Saturday, April 10, 2010

Pterostyrax

A genus of 3 very attractive landscape plants that are closely related to the Styrax.
Prefers deep, moist, well drained, fertile, acidic, sandy loam in sun to partial shade on a site sheltered from excessive wind. Sounds complicated but your average woodland understory conditions will do. The Pterostyrax's are tolerant of summer heat, drought as well as smog. They are not prone to pests or diseases and are easy to grow from half hardened cuttings. Can also be grown from seed.
The Pterostyrax's are not normally bothered by pests or disease.
They transplant well if moved while small and in late fall or winter.

Pterostyrax corymbosa
A fast growing, small tree reaching around 40 feet that is native to far eastern China & Japan. Some records include: 2 years - 7 feet; 10 years - 20 x 20 feet; largest on record - 56 x 41 feet with a trunk diameter of 1.7 feet. This tree is rare though should be planted much more often.
The bristly-toothed leaves, up to 8 x 4.5 ( rarely over 5 ) inches in size, are deep green, turning to yellow during autumn.
The fragrant, small, white, bell-shaped flowers are borne on clusters up to 10 inches in length in spring.
The attractive exfoliating bark is glossy brown.
Hardy from zones 5 to 9 ( reportedly in zone 4 and should be tested more ) and is heat tolerant.

* photo taken on May 8 2010 @ U.S. National Arboretum, Wash. DC

* photos taken on Sep 3 2017 @ U.S. National Arboretum, D.C.


Pterostyrax hispida ( Epaulette Tree )
A vigorous, broadly spreading, small to medium-size tree reaching around 30 feet or more, that is native to China and Japan. Some record include; fastest recorded growth rate - 5 feet; 5 years - 15 feet; 8 years - 20 feet; 20 years - 40 x 37 feet; largest on record - 56 x 60 feet with a trunk diameter of 2.3 feet.
The minutely-toothed, pointed-oblong to obovate leaves are up to 8 x 4 ( rarely 11.5 x 6 ) inches in size. The tropical-looking foliage is smooth mid-green above, hairy silvery beneath; turning to yellow during autumn.
The small ( 0.25 inch ) creamy-white, fragrant flowers are borne in drooping panicles up to 10 x 4 inches in size during early to mid summer.
The flowers are followed by hairy gray fruits up to 0.5 inches in length which last until January.
The light gray to pale brown bark is corky with orange fissures.
Hardy zones 4 to 8. Tolerates -27 F with no damage. It is fully hardy at zone 4b Dominion Arboretum in Ottawa, Canada. It tolerates temporary flooding and is often found on floodplains in the wild.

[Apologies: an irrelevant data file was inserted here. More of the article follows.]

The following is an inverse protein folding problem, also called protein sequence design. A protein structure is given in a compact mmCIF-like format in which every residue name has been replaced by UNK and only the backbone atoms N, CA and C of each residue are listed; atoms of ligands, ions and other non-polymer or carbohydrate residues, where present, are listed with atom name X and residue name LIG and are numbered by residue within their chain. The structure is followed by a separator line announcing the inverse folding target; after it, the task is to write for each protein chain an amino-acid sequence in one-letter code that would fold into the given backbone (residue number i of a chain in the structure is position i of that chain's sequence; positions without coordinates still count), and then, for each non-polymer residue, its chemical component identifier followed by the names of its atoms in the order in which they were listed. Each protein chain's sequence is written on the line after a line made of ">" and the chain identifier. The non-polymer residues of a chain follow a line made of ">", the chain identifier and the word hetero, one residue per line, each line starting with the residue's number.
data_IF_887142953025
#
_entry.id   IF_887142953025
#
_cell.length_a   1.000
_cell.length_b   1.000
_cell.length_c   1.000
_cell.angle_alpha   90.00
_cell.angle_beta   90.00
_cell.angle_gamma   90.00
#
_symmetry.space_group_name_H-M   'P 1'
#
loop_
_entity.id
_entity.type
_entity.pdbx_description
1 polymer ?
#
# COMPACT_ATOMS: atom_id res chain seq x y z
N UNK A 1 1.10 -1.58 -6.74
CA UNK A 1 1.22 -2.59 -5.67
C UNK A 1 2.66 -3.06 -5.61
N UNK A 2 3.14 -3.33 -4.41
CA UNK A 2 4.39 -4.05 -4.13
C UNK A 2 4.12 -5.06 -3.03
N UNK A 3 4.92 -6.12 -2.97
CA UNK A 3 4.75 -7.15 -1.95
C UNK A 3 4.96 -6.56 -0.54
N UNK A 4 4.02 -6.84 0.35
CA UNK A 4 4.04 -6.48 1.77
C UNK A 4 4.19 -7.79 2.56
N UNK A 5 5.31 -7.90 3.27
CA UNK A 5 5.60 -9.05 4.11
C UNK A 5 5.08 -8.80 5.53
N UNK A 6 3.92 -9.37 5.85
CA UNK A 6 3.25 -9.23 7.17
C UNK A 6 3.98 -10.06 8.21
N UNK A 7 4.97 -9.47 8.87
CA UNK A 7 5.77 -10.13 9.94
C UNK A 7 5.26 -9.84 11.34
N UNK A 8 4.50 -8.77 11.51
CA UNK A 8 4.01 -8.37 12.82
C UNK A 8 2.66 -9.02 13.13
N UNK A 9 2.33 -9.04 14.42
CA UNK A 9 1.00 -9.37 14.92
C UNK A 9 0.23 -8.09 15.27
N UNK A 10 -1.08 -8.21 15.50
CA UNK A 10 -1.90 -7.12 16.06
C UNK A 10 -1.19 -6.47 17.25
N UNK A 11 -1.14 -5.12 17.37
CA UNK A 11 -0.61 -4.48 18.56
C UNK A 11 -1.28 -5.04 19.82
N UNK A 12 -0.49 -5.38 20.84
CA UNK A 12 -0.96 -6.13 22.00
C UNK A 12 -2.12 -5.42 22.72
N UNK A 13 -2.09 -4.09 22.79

* photos taken on July 17 2010 @ Morris Arboretum, Philly, PA






* photos taken on July 26 2015 @ Niagara Parks Bot. Gardens, Niagara Falls, ON

* photo taken by Milan Havlis, owner of central Europe's premier nursery

* photos taken on Jul 18 2017 @ Dominion Arboretum, Ottawa, ON

* photo taken on Sep 3 2017 @ U.S. National Arboretum, D.C.

* historic archive photo


Pterostyrax psilophylla
An attractive, very fast growing, medium sized tree native to central China that is endangered with extinction in the wild. Some records include: fastest recorded growth rate - 3 feet; largest on record - 82 x 40 feet with a trunk diameter of 1.5 feet.
The attractive foliage appears early in spring and is mid-green above, hairy grayish-white beneath. The oblong leaves are up to 9 x 5 inches in size.
The white flowers are borne on panicles up to 6 inches in length, during late spring.
The bark is dark brown.
Hardy zones 6 to 8 ( reports of 5 ).

* photos taken July 4 2010 @ U.S. National Arboretum, D.C.


* photos taken on Apr 24 2016 @ U.S. National Arboretum, DC


Pterostyrax xylocarpum ( Chinese Parasol Storax )
Also called Melliodendron xylocarpum and Woodyfruit Melliodendron. A rare, moderate growing, dense, large tree that in the one and only member of the genus Melliodendron that is native to central and southern China and reaches up to 50 x 30 feet. Some records include: 15 years - 27 feet ( average ); largest on record - 66 feet.
The oblong to elliptic, papery leaves are up to 8.5 x 3 inches in size.
The foliage is bright green, appears very early in spring and persists very late in autumn. In mild climates, the foliage may become semi-evergreen.
The very showy, wide opening white flowers are up to 2.8 inches across, borne during early spring with the emerging foliage. The flowers sometimes open pink before turning to white. This is among the most beautiful of all flowering trees and rivals the best Flowering Dogwoods.
The woody pear-shaped fruits are up to 3 x 1.6 inches in size ripening during mid-summer and lasting to mid-autumn.
The bark is gray-brown and exfoliating. The shoots are gray-brown with ovate winter buds up to 0.4 inches in length.
Hardy zones 7 to 9, it is tolerant of hot humid summers such as occur in its native range but also thrives in the Pacific Northwest. Preferring partially shaded woodland conditions, it prefers deep, fertile, moist, well drained soil. It does not tolerate poorly drained clay soils. Generally pest and disease free. Propagation is easy from cuttings band also from seed.

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